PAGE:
The army hence cannibalised its requirement for nine regiments of wheeled howitzers—a 155 mm howitzer mounted on a 6x6 armoured vehicle—to make way for the K9s. The wheeled howitzer programme was one of five different types of howitzers projected after the Kargil War and whose requirement was accepted by the government. Around 3,000 new guns were to be procured in the towed, wheeled and tracked (on a tank chassis, like the K-9) mounted gun systems (on a truck chassis) and ultra-light howitzer categories. Only the mounted gun systems and the wheeled howitzers are to be acquired. The second category now seems to have been scrapped.
 

Hari Sud

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What’s behind a massive order for Made-in-India howitzers
The defence ministry has begun moving files to place a repeat order of 200 more 155mm tracked self-propelled howitzers worth over Rs 10,000 crore.

This significant order, to be placed with Larsen & Toubro (L&T) sometime this year, is the largest order placed with an Indian private sector defence firm and is a potential booster dose for the government’s plan to modernise the military, create an industrial defence base and reduce defence imports.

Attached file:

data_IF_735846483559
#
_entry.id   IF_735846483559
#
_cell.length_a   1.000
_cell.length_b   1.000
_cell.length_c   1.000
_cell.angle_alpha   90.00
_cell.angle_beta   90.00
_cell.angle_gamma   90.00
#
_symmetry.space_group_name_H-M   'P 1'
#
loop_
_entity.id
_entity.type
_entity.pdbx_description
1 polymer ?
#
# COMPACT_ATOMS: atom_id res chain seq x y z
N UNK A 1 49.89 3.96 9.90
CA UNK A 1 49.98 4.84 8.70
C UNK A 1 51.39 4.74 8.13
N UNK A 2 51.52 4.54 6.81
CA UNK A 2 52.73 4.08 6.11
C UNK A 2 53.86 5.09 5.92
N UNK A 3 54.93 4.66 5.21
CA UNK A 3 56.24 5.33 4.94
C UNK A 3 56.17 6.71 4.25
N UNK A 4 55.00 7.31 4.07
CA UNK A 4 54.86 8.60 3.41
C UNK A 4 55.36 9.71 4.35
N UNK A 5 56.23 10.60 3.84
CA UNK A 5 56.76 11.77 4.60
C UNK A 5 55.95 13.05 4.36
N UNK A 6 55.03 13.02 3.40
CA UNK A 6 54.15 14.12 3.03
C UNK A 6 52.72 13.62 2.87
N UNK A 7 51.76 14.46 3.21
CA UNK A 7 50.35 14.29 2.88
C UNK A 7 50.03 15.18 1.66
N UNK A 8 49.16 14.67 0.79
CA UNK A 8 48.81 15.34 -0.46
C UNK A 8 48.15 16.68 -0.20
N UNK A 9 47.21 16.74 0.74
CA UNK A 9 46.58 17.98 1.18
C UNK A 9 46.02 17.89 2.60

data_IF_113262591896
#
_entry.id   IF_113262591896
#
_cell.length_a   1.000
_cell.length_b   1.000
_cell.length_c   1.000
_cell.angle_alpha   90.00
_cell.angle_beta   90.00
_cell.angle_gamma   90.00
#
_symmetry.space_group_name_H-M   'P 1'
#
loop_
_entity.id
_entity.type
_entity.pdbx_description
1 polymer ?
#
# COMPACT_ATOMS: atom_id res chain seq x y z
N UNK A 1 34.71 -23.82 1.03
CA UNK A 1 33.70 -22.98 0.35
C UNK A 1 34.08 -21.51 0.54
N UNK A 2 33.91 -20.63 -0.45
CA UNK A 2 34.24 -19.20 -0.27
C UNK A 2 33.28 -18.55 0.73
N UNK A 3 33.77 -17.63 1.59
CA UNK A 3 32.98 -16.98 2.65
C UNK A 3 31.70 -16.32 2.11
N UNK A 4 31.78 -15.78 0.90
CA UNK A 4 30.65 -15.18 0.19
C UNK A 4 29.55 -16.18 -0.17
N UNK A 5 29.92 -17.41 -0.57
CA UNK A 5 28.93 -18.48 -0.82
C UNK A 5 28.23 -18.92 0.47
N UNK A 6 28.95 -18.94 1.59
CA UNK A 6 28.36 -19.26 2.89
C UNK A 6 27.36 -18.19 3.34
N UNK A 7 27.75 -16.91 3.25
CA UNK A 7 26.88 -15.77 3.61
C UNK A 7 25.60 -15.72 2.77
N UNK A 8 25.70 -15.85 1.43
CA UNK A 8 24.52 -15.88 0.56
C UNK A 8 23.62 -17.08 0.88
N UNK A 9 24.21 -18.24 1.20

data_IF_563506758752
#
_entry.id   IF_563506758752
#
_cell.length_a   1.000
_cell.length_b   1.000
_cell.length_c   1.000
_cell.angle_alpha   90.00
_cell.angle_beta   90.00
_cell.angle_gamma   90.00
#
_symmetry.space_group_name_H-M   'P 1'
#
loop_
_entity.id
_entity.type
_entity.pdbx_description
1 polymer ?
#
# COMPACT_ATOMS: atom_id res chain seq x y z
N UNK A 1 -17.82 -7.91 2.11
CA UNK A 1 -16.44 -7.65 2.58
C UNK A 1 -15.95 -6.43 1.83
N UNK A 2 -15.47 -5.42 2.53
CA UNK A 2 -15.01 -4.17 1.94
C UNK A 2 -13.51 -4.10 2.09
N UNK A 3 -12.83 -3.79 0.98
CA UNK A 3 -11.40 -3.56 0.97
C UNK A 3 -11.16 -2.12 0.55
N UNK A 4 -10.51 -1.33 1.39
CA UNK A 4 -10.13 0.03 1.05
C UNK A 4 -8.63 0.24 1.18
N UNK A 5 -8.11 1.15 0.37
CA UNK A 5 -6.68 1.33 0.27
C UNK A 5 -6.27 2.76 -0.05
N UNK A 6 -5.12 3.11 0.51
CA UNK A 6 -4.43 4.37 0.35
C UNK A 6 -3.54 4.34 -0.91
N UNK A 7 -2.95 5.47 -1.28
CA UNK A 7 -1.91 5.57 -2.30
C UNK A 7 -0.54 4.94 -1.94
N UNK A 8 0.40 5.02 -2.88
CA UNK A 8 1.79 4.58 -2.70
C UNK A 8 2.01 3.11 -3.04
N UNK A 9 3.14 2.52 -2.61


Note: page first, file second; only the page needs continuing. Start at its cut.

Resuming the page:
A self-propelled gun is a tank chassis fitted with a howitzer designed to provide firepower to mobile columns. A K9 Vajra weighs 50 tonnes and can fire shells out to over 50 kilometres. L&T had delivered 100 K-9 Vajras for Rs 4,500 crore in partnership with South Korean defence firm Hanwha Defense. The contract was signed in May 2017 and the 100th gun delivered to the army on February 2021. It remains the largest Make in India programmes signed and completed on this government’s watch.

It is also the fastest way for the army to acquire modern artillery systems.

A new order, which could be placed by this year, will see the guns start to roll out of Hazira by 2023 with all deliveries completed before 2028. A large number of these guns will be specially modified with uprated engines to operate in the high altitude cold deserts of Ladakh and Sikkim.

It is not a stretch to believe this massive order could be one of the highlights of Defexpo 2022, the defence ministry’s biennial land and naval systems exhibition. The 12th instalment of Defexpo is to be held in Gandhinagar, Gujarat, between March 10 and 13. It also coincides with the government’s drive to make Prime Minister Narendra Modi’s home state a defence industrial hub.

Until last year, the army had planned to order only one more K9 regiment. How then did this become a humongous 10 regiments? One reason, clearly, was China’s military deployment, which began in eastern Ladakh in May 2020.